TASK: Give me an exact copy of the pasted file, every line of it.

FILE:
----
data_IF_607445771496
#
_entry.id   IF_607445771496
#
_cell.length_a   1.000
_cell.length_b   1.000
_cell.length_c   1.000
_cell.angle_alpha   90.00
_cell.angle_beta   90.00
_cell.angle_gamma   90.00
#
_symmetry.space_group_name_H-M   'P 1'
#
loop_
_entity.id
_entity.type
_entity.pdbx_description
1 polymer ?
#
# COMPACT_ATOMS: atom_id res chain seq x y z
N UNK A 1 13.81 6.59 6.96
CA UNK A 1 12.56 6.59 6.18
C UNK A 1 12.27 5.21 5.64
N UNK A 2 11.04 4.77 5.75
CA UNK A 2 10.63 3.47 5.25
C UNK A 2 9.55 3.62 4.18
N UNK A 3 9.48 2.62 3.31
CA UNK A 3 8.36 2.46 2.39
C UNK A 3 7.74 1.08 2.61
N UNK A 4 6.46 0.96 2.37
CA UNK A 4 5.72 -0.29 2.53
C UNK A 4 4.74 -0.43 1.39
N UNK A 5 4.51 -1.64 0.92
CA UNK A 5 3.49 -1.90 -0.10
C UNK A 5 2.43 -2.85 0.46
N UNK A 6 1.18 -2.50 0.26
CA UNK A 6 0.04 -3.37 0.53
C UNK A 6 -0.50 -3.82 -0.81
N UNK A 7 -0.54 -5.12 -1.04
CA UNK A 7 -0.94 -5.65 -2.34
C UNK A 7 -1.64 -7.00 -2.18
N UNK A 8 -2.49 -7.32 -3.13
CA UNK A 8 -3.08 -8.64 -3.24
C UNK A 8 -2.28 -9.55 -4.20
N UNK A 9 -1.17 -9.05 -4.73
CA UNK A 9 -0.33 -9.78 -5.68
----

data_IF_607445771496
#
_entry.id   IF_607445771496
#
_cell.length_a   1.000
_cell.length_b   1.000
_cell.length_c   1.000
_cell.angle_alpha   90.00
_cell.angle_beta   90.00
_cell.angle_gamma   90.00
#
_symmetry.space_group_name_H-M   'P 1'
#
loop_
_entity.id
_entity.type
_entity.pdbx_description
1 polymer ?
#
# COMPACT_ATOMS: atom_id res chain seq x y z
N UNK A 1 13.81 6.59 6.96
CA UNK A 1 12.56 6.59 6.18
C UNK A 1 12.27 5.21 5.64
N UNK A 2 11.04 4.77 5.75
CA UNK A 2 10.63 3.47 5.25
C UNK A 2 9.55 3.62 4.18
N UNK A 3 9.48 2.62 3.31
CA UNK A 3 8.36 2.46 2.39
C UNK A 3 7.74 1.08 2.61
N UNK A 4 6.46 0.96 2.37
CA UNK A 4 5.72 -0.29 2.53
C UNK A 4 4.74 -0.43 1.39
N UNK A 5 4.51 -1.64 0.92
CA UNK A 5 3.49 -1.90 -0.10
C UNK A 5 2.43 -2.85 0.46
N UNK A 6 1.18 -2.50 0.26
CA UNK A 6 0.04 -3.37 0.53
C UNK A 6 -0.50 -3.82 -0.81
N UNK A 7 -0.54 -5.12 -1.04
CA UNK A 7 -0.94 -5.65 -2.34
C UNK A 7 -1.64 -7.00 -2.18
N UNK A 8 -2.49 -7.32 -3.13
CA UNK A 8 -3.08 -8.64 -3.24
C UNK A 8 -2.28 -9.55 -4.20
N UNK A 9 -1.17 -9.05 -4.73
CA UNK A 9 -0.33 -9.78 -5.68